The Value of Building Commissioning

As a design professional, I spend most of my time putting plans on paper.  It’s always a pleasure to see the plans constructed, but how do you know that the building is operating as designed once complete?  Building commissioning is a process in which all the building components are checked to ensure they are working properly.

There are many levels of commissioning.  Some may be formal processes completed using guides such as ASHRAE Standard 202 – Commissioning Process for Buildings and Systems.  Others may be informal and include just some basic tests such as building controls review, HVAC test and balance check as well as lighting checks.  The scope of commissioning can easily be modified to match the building size and type as well as what the building owner desires.

Commissioning is completed by the commissioning agent.  For large formal commissioning projects, this agent is ideally independent of the contractor and design team and works directly for the building owner.  The earlier the agent is involved in the design process the more input they can have on possible operation, installation, testing or performance issues before they become construction issues.  For smaller informal jobs, the commissioning agent may be the design professional and complete the building checks once construction is complete.

Another aspect of commissioning is called retro-commissioning.  This process is very similar to the initial checks of a new building, but is done after the building as been in service for a number of years.  It verifies that a building is operating as it should and corrects any issues so that they building continues to operate as it was originally designed.

Both commissioning and retro-commissioning are important aspects of the building design and construction process.  There is no benefit to a great design if the building isn’t living up to its potential.  We strive to include some level of commissioning in all of our design jobs.  We also offer retro-commissioning services for building that are already in service.  If you are interested in any of these services, please contact us and we’ll get your building operating as it should.


Efficiency Ratings and You

Air conditioning and heating equipment is rated by manufacturer’s to give the consumer an idea of how efficient it is.  Typically calculated by comparing the energy input versus the energy output, it allows consumers to compare similar equipment.  But what exactly do these numbers mean and how do they relate to actual costs?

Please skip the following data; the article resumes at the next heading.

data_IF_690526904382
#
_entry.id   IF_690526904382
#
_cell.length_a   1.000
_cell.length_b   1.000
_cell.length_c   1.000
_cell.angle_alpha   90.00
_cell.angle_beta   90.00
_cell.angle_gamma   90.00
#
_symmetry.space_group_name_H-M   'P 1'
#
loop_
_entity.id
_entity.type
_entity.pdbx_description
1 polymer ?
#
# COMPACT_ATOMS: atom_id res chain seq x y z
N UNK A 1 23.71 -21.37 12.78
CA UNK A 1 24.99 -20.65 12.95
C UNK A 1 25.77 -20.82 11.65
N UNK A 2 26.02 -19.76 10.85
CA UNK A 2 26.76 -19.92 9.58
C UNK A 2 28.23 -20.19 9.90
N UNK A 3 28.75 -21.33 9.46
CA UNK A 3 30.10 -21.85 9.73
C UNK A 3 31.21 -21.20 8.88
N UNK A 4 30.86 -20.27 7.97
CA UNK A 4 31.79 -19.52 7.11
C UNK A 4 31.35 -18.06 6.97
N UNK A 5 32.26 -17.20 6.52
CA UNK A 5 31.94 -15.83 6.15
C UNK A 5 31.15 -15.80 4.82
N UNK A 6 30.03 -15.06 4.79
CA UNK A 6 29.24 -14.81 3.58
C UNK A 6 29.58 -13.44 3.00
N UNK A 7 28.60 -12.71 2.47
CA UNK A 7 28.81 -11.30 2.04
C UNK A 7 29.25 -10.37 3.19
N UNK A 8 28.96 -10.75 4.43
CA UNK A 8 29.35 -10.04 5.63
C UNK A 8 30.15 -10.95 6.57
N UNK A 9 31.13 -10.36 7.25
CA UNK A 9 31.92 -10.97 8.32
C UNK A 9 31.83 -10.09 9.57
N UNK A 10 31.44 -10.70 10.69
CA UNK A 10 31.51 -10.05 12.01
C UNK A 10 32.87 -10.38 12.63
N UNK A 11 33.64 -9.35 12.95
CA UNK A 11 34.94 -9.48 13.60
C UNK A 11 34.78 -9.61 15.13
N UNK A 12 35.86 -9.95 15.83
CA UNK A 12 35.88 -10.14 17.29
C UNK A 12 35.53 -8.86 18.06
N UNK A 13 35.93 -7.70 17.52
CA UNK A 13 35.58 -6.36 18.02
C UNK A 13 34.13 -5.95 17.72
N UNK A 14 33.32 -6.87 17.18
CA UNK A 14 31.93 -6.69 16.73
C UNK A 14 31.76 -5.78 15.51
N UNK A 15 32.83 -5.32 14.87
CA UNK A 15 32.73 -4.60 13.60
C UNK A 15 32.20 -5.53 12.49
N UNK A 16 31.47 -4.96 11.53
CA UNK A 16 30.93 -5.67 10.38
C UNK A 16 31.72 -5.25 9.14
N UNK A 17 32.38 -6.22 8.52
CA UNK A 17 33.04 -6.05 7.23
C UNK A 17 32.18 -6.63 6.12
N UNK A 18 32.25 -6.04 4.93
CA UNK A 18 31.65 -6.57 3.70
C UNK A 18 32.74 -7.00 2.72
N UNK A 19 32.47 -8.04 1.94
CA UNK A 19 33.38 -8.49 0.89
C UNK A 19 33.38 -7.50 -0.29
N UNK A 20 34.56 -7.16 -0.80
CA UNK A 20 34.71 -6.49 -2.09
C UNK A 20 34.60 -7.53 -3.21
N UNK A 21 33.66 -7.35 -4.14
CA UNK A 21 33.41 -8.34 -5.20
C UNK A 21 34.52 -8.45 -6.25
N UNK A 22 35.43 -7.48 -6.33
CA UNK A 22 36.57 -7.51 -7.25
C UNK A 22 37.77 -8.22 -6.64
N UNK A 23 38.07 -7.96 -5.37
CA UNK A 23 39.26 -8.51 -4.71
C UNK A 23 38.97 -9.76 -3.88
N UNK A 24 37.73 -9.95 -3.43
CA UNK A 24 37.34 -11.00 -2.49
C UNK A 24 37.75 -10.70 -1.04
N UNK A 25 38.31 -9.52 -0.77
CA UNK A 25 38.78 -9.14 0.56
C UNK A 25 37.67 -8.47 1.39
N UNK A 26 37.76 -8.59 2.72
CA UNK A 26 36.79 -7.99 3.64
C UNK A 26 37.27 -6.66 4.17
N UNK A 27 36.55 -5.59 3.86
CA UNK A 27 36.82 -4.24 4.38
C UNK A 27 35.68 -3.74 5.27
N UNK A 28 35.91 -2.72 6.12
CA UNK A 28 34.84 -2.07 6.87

For heating, the calculations are generally quite simple.  A natural gas furnace that puts out 104,000 Btu/hr in heat but requires 130,000 Btu/hr to do so would be rated at 80%.  The missing 26,000 Btu/hr are lost up the chimney.  How does this translate to actual costs?  The national average cost of natural gas in 2015 was approximately $0.80 per therm (aka 100,000 Btu).  For every hour your furnace is on, you pay $1.04 to get $0.83 worth of heating (a loss of $0.21 per hour).  Let’s say the same furnace was rated 94%.  Now you only pay $0.89 for the same amount of heat (a loss of only $0.06 per hour).  If our example building was in Arkansas, these savings could add up to about $200 per year for this size of furnace.

On the air conditioning side, the equipment works very differently and requires an alternate approach.  Air conditioners are called heat pumps because they pump the heat out of your home or business.  The efficiency is shown using the Energy Efficiency Ratio (EER) which is a ratio of output cooling energy (in Btu) to input electrical energy (in Wh).  For example, a unit with an EER of 12 would require 5 kWh to move 60,000 Btu (aka 5 tons).  To translate this to costs, the 5 ton unit requires $0.52 to operate for one hour (based on 2015 national average of 10.42 cents/kWh).  The same unit with an EER of 16 would only cost $0.39 cents per hour.  Continuing our example, if this unit was on a typical building in Arkansas the savings between 12 and 16 EER could be around $600 per year.

The trick with energy efficiency is to balance the cost savings from usage (like we calculated above) with the initial cost of the equipment, available incentives, project location, building type and usage.  These are all major factors and we engineers often use computer simulations to help us in calculating the savings.  If you think your building could use some energy upgrades, please consider hiring us to take an in-depth look and determine how you can lower your costs by saving energy.